Formal probabilistic models, based in part on methods used in speech recognition and computational linguistics, have been introduced for searching for complicated consensus features in biological sequence (reviewed in [Durbin et al., 1998]). Hidden Markov models (reviewed in [Eddy, 1996]) are probably the best known of these approaches. Another class of model called stochastic context-free grammars (SCFGs) has been used to construct probabilistic profiles of RNA genes that allow sensitive searching for RNA secondary structure [Eddy & Durbin, 1994,Sakakibara et al., 1994a]. Using these probabilistic modeling techniques, we can produce an integrated model of snoRNAs that takes into account the rRNA complementary region, the consensus C, D and D' boxes, terminal stem base pairings, as well as the relative position of these features within the snoRNAs. Once defined, the snoRNA gene model can be trained on previously identified, ``trusted'' members of the gene family, and updated as new snoRNAs are found and verified.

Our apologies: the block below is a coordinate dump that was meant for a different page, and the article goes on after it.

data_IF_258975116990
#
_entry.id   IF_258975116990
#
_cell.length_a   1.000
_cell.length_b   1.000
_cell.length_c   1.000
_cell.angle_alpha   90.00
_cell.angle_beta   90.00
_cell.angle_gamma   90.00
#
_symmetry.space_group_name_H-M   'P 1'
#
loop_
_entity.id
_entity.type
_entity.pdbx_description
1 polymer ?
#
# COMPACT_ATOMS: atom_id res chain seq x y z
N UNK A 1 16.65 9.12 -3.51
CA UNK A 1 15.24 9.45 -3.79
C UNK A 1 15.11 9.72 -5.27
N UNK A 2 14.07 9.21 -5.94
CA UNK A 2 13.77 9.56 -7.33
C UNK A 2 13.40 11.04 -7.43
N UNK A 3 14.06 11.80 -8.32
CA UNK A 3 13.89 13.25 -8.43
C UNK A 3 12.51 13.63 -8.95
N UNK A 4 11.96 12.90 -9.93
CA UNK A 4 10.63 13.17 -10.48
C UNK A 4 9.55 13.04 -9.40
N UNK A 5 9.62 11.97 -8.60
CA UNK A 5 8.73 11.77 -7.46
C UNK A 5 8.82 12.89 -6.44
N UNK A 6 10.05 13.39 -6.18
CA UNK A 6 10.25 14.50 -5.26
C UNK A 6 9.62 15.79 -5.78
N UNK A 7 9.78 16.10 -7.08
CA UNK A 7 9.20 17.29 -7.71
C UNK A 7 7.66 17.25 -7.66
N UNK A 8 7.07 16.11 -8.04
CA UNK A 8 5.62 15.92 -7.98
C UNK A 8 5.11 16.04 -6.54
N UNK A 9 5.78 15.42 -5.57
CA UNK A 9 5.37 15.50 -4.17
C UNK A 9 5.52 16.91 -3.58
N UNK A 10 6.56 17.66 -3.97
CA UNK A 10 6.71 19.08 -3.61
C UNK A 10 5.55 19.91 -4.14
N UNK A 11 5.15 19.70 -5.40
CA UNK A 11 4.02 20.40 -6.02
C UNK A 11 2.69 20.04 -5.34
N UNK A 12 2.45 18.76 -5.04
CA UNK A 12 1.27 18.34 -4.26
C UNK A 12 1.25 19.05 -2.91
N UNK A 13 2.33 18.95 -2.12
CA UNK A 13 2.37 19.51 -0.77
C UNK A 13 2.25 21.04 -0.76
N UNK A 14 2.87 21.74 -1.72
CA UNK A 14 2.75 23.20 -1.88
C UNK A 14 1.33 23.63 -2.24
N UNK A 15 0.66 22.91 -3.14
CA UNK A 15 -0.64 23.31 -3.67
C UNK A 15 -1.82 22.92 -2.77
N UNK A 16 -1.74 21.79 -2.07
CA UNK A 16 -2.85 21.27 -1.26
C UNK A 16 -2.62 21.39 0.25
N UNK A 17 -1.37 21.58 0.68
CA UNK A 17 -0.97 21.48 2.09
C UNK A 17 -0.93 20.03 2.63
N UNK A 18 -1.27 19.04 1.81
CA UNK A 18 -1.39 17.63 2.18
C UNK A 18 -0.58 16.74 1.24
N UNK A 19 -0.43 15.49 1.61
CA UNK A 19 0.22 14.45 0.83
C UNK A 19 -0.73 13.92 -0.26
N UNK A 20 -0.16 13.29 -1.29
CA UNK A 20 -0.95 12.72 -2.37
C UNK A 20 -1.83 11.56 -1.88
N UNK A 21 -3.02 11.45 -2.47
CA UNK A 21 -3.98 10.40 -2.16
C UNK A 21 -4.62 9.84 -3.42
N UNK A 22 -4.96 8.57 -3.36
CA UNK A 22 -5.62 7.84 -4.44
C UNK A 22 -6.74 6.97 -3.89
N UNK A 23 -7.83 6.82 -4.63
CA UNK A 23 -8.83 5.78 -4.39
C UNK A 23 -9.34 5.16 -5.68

The combination of probabilistic modeling approaches and the availability of the complete genome for S. cerevisiae has made it feasible for us to execute a ``computational genetic screen'' for the missing members of the methylation guide snoRNA family. In this study, we have identified 22 new guide snoRNAs, and experimentally verified guide function for all but one which appears to be genetically redundant. Combined with verification of new methyl target sites for other known snoRNAs, we can now assign a guide snoRNA to all but 4 of the 55 ribose methyl sites in S. cerevisiae rRNA.